Sex workers have made a fresh call for decriminalisation as part of a push to create better safety for women.
The English Collective of Prostitutes (ECP) is launching it’s #makeallwomensafe campaign on March 3, International Sex Workers’ Rights Day, to push for the decriminalisation of sex work to create safer environments for women. Watch their video here.
ECP spokeswoman Niki Adams told RightsInfo that changing the law is an “urgent” matter because of the frequent violence that sex workers face.
Decriminalisation is a first necessary step towards ensuring human rights for sex workers are realised.
Chiara Capraro, Amnesty International
“Women contact us daily who have been raped, attacked, robbed, stalked and harassed. Much of this violence is hidden because women can’t report to the police for fear of arrest and for those of us who are migrant, fear of deportation,” Adams explained.
The campaign is supported by a number of activist groups, including Amnesty International who said that decriminalisation is “a first necessary step towards ensuring human rights for sex workers are realised”.
“Sex workers around the world face a host of human rights abuses exacerbated by criminalisation and stigma,” added Chiara Capraro, a spokesperson for the group.
Unwanted Police Attention
One sex worker involved in the campaign who has worked on the streets for the last three years explained that she is tired of having to “move to different street corners, dip into doorways and hide in alleyways to avoid the police” and hopes for a day she can be with friends between work.
She said: “I was sitting with my friend at a bus stop and the police came and said they are going to search us. My friend had some condoms on her and the police said to me that I had to say they were mine otherwise they would arrest my friend. I did that and they immediately arrested me. I was fined £250 which of course I had to earn by going back out to work.”
Even though sex work is legal, the law makes it illegal for sex workers to work together.
“[This is] forcing women to make a choice to either work together with others in relative safety and face the possibility of arrest…or avoid a criminal record and put ourselves in danger,” Adams explained.
Better For Business
It is not just workers who are criminalised, but those around us.
Lizzy, a sex worker
Lizzy, a sex worker in the south of England, told RightsInfo that decriminalisation would give her the opportunity to work in a safer environment with colleagues in a brothel, as well as expand her business.
“Most of us would like to [work with others] for safety but it is just not worth having a conviction for ‘brothel keeping’ for the rest of my life, just because I worked from the same premises as a friend, even as an independent with totally separate businesses,” she explained.
The 28-year-old added that she would like to hire someone to help with the admin side of her work, as well as cleaning and security but does not want to risk them being criminalised.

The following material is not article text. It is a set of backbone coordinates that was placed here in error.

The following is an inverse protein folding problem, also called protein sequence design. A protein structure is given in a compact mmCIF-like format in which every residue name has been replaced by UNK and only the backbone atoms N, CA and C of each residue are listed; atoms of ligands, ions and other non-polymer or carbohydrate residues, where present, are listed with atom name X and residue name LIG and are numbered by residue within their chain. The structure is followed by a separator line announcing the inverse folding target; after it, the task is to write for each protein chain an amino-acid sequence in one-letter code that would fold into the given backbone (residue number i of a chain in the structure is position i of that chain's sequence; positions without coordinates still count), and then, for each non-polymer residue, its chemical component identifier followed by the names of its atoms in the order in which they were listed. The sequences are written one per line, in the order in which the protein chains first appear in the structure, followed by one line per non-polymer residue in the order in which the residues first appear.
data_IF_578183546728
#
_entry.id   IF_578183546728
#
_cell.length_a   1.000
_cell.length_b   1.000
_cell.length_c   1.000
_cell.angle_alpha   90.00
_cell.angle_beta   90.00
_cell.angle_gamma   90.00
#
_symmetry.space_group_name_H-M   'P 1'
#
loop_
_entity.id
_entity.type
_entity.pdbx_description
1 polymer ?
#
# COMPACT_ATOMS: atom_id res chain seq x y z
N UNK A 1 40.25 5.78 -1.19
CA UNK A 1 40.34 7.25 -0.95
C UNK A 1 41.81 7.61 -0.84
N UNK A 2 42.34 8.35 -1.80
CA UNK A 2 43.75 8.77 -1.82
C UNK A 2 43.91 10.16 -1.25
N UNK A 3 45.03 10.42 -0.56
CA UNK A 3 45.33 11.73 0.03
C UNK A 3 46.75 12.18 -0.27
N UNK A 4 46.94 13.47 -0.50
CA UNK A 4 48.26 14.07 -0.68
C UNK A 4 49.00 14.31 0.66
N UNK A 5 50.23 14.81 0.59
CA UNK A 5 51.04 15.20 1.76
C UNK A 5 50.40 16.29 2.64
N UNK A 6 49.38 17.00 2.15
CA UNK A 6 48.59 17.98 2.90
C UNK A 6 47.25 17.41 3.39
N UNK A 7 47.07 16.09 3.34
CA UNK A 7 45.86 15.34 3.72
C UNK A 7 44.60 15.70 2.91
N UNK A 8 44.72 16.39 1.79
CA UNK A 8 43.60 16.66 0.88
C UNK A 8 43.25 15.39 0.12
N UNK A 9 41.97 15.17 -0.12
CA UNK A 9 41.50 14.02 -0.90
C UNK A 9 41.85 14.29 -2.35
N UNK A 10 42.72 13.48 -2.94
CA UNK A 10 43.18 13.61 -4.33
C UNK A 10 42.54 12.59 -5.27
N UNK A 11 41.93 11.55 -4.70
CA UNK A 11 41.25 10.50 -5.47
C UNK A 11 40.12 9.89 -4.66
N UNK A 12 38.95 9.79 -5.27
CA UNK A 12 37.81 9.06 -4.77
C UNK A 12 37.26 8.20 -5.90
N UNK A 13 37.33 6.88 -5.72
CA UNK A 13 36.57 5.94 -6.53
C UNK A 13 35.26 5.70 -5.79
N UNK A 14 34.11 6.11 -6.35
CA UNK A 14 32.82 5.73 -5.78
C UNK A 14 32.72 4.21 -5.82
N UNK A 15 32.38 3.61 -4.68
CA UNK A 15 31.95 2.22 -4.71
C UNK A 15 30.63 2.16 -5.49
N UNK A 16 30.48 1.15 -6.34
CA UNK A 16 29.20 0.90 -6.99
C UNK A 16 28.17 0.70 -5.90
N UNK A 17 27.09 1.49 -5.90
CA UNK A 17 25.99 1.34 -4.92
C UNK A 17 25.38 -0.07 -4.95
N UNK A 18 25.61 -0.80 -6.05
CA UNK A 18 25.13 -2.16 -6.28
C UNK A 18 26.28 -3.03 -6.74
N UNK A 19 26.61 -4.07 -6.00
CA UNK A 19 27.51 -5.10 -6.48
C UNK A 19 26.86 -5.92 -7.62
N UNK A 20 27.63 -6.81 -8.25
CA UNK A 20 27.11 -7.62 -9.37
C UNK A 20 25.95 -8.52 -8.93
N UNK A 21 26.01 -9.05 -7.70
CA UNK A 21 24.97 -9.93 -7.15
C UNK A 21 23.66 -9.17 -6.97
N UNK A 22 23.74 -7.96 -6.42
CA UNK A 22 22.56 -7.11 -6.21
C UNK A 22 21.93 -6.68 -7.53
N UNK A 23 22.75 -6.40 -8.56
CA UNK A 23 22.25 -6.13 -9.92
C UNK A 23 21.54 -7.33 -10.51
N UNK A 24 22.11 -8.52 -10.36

“It is not just workers who are criminalised, but those around us,” she said.
Treating sex workers like criminals sends out a signal that women’s lives are less valuable.
Lisa Longstaff, Women Against Rape
Across Europe, criminalisation of sex work directly impacts women as they are often unable to report crimes without putting themselves in the crosshairs of the authorities.
“The decriminalisation of sex work is a necessary first step towards ensuring safety and rights of all those selling sexual services, whatever their reason to do so,” explained Luca Stevenson, a spokesperson for the International Committee on the Rights of Sex Workers in Europe (ICRSE).
Lizzy has never faced serious violence in her work, although she has had to ask some clients to leave, but feels the need for added security because the “threat to call the police does absolutely nothing”.
“I’m extremely worried that if I do face violence or harassment I will not be taken seriously,” she said.
Lisa Longstaff, a spokesperson for Women Against Rape, added that criminalisation must end.
“Treating sex workers like criminals sends out a signal that women’s lives are less valuable and makes it harder for them to report rape and other violence to the police and get the protection that others are entitled to,” she said.
A Way Out
Some areas of the UK have reported a rise in the number of sex workers as a result of austerity cuts, with Sheffield reporting a 166 per cent increase.
After decriminalisation happened in New Zealand in 2003, over 90 per cent of sex workers said they gained legal, health and safety rights. 65 per cent found it easier to refuse clients, and 70 per cent were more likely to report a violent attack to the police.
The majority of sex workers are mothers who are just trying to survive and provide for their families.
Sarah Solemani, activist
Campaigners hope that as well as creating safer working conditions, decriminalisation will give women a way out of the industry because they will no longer have a criminal record if they were once caught.
“The laws do not keep women safer; they make it very difficult for women to leave sex work,” explained Sarah Solemani, an activist.
“The majority of sex workers are mothers who are just trying to survive and provide for their families. It really is time to lift these laws and to have the full decriminalisation of sex work.”
As part of the campaign, ECP have released a short film and are petitioning the government